Friday, May 25, 2007

The Risks of Incorrect Assumptions in Facilitated Communication

Here are, in my opinion, the risks of incorrectly dismissing FC and of incorrectly accepting FC, for the disabled person and their family.
Incorrectly Dismissing FC:
From the perspective of the disabled person, they would get a method of communication only to have it taken away or ignored. Their attempts to communicate are thwarted, causing unhappiness, and their caregivers continue to do things to them that they don't want them to, or not do things the person wants.
From the perspective of their family, the consequences are less serious, but they are likely to have more difficulty interacting with and understanding the person. The disabled person may use bad behavior to communicate, which adversely affects the family. Also, they do not have the opportunity to truly get to know their child.
Incorrectly Accepting FC:
For the individual, the consequences depend on whether they know this represents communication. If they do not, it may be an enjoyable game, or it may be unpleasant and frustrating. If they know it is communication and that they're not typing what they really think, it's likely to be quite unpleasant. Either way, they may also suffer from wrong decisions made about their life based on what they supposedly are communicating. Other methods of communication may be stopped or not tried because the person is thought to be already communicating sufficiently.
For the family, they are barred from truly getting to know their child. If the person reacts to not communicating or to incorrect decisions made based on FC with bad behavior, they also suffer as a result.
In cases where the FC user has made an allegation of sexual abuse, the consequences for them are much more severe. They could be left to suffer further abuse despite their seeking help or taken away from good parents. If the allegation is true, the abuser benefits if they are ignored and suffers justly if they are listened to, whereas if the allegation is false, the alleged abuser suffers somewhat either way, but more so if they are listened to. The worst outcome is to allow real abuse to continue, so the abuse allegation must not be dismissed too easily. However, it harms both the family nor the individual if a false allegation is believed, so the situation should be carefully examined.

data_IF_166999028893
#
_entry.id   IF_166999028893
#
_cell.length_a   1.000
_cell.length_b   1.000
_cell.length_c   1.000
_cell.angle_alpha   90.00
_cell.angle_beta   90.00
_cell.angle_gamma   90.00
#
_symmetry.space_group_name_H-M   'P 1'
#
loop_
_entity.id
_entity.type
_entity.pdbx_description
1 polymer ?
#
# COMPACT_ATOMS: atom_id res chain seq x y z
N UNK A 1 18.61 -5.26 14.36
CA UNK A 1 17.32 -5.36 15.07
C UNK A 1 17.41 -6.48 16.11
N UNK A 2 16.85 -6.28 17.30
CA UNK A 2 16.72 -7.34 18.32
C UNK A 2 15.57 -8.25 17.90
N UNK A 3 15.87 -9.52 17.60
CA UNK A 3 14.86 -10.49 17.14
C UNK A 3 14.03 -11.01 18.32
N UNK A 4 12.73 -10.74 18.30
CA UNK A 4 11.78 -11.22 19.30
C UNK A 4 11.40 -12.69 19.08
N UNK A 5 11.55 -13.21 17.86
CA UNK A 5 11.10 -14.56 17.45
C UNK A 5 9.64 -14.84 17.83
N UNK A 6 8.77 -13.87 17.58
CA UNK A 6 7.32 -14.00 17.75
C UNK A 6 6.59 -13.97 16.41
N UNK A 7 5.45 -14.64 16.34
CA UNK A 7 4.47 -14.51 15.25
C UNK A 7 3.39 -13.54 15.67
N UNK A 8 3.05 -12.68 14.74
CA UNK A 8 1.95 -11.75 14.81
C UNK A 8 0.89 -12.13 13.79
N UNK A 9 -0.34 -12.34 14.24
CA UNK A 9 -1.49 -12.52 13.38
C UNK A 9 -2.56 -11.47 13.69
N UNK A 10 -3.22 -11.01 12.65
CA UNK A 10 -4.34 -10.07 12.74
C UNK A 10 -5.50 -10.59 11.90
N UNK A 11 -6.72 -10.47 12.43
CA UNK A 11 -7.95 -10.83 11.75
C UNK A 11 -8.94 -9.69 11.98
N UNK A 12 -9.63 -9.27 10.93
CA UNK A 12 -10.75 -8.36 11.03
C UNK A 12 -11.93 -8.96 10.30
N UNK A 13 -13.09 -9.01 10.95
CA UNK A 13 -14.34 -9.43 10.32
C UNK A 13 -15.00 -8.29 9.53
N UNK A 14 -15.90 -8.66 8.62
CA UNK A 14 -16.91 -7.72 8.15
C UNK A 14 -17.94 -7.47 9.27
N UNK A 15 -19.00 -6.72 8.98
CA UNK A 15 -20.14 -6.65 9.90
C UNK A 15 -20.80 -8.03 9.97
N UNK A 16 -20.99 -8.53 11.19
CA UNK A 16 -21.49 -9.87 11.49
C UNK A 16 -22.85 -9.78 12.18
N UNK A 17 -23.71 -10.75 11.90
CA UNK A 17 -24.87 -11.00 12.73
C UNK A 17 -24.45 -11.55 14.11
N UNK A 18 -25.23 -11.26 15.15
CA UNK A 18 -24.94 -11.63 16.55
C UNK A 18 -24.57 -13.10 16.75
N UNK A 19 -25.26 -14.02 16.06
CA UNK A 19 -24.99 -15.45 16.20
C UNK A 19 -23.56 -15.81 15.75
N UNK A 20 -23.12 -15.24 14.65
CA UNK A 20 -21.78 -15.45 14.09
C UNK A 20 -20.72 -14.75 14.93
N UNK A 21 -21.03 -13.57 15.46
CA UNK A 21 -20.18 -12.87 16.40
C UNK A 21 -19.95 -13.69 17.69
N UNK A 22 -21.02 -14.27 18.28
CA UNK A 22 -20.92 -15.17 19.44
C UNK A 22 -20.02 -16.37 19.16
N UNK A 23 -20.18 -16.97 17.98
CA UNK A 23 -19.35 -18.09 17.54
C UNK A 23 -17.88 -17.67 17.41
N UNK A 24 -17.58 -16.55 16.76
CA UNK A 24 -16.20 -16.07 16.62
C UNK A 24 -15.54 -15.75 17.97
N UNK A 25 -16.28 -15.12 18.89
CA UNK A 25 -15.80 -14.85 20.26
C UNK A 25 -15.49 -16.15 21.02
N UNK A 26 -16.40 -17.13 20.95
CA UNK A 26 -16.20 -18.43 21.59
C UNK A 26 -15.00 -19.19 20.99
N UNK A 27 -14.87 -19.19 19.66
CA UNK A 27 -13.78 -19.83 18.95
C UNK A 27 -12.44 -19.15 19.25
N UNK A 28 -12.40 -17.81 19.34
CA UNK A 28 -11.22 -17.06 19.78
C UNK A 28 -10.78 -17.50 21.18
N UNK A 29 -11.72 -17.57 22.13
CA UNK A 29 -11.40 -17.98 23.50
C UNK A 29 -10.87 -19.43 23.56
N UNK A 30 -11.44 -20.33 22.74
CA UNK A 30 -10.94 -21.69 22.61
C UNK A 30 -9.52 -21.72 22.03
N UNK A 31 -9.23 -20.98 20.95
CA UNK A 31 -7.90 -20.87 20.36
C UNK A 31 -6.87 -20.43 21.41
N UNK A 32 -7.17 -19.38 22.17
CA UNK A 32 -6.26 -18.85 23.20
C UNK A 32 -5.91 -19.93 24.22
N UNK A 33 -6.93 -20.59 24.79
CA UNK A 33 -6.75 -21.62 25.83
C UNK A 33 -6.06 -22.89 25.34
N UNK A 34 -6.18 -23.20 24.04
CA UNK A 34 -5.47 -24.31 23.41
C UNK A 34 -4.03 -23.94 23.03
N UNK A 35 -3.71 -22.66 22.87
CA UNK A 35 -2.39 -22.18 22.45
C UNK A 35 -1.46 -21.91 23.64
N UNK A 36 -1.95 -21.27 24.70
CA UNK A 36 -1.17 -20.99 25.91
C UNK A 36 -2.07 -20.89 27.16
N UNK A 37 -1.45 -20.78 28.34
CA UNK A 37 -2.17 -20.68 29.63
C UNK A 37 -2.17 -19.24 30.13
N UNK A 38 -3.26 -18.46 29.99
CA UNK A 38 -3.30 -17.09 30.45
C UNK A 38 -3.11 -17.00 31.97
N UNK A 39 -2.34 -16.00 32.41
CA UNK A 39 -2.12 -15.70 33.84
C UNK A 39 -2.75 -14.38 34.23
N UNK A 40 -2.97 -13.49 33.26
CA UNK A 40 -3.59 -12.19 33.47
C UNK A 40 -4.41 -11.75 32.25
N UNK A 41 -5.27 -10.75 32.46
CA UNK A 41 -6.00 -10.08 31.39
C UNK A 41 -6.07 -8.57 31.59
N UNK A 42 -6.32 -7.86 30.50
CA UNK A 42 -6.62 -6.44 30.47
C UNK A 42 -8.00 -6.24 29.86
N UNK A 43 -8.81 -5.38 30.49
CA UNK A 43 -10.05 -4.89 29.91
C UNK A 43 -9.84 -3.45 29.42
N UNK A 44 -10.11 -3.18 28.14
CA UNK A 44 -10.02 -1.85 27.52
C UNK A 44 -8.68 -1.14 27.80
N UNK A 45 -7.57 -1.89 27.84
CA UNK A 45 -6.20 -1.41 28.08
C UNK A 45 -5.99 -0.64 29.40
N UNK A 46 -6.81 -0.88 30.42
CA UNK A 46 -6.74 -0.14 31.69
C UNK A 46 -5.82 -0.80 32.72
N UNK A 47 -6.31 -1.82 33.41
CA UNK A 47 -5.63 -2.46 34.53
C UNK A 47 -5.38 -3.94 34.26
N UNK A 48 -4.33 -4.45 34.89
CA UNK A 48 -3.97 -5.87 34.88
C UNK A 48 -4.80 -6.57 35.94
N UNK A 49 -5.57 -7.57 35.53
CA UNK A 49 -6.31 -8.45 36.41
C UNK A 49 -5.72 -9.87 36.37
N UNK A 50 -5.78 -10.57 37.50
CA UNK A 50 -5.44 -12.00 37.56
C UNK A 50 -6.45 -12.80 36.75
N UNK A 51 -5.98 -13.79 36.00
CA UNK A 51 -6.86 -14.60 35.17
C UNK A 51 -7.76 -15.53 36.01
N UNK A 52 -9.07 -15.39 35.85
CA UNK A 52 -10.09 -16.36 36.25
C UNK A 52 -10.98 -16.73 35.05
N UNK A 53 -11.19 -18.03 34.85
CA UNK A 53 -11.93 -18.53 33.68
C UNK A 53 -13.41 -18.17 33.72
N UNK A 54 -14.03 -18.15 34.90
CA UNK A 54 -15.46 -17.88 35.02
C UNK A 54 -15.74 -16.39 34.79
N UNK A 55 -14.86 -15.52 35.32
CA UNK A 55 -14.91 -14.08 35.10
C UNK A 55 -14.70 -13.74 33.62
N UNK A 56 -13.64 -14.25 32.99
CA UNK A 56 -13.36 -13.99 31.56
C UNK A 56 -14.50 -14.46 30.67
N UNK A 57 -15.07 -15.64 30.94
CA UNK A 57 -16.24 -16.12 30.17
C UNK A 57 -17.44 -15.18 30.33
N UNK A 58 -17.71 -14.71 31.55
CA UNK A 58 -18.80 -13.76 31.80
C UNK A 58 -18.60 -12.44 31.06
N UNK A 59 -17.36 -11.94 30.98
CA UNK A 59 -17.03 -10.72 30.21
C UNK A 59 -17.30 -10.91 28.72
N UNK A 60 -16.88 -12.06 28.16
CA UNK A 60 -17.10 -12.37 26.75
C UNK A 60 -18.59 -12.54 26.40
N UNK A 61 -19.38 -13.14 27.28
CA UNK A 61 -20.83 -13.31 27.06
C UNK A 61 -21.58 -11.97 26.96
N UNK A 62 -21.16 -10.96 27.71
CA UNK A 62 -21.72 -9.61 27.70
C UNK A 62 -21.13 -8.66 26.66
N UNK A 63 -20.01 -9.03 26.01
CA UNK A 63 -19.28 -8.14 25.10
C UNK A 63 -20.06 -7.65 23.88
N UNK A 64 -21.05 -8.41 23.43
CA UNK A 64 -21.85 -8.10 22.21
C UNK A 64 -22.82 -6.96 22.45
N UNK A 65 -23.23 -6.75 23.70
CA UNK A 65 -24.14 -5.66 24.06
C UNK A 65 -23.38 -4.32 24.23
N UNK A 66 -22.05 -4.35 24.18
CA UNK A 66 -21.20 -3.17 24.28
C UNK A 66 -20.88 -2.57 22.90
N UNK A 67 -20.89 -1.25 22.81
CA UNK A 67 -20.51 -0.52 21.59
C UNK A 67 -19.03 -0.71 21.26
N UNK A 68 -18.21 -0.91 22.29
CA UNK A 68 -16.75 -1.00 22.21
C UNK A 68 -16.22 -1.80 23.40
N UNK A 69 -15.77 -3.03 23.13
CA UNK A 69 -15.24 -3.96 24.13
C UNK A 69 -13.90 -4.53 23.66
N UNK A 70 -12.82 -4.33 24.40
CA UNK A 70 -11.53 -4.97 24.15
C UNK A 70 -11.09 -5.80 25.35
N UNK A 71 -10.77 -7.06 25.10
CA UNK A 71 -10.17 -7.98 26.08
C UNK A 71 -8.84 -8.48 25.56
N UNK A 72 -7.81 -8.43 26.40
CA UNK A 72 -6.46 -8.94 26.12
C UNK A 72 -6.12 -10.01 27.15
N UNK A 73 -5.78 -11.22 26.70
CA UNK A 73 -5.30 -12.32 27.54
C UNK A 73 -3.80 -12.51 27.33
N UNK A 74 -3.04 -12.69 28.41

Some ways to minimise potential harm:
  • continue to work on developing other methods of communication
  • work towards reduced facilitation, as long as legibility does not suffer to the degree that they can't be understood
  • do not make assumptions either of competence or inability (especially inability) - observe closely, they may show signs of understanding that are easy to miss.
  • don't try to prove your assumptions, instead be open to possibilities
  • use multiple facilitators, if possible, and look for confirmation and contradiction of communication
  • do not assume that FC is an either/or thing - in many cases, there may be both facilitator influence and true communication, sometimes in the same message.


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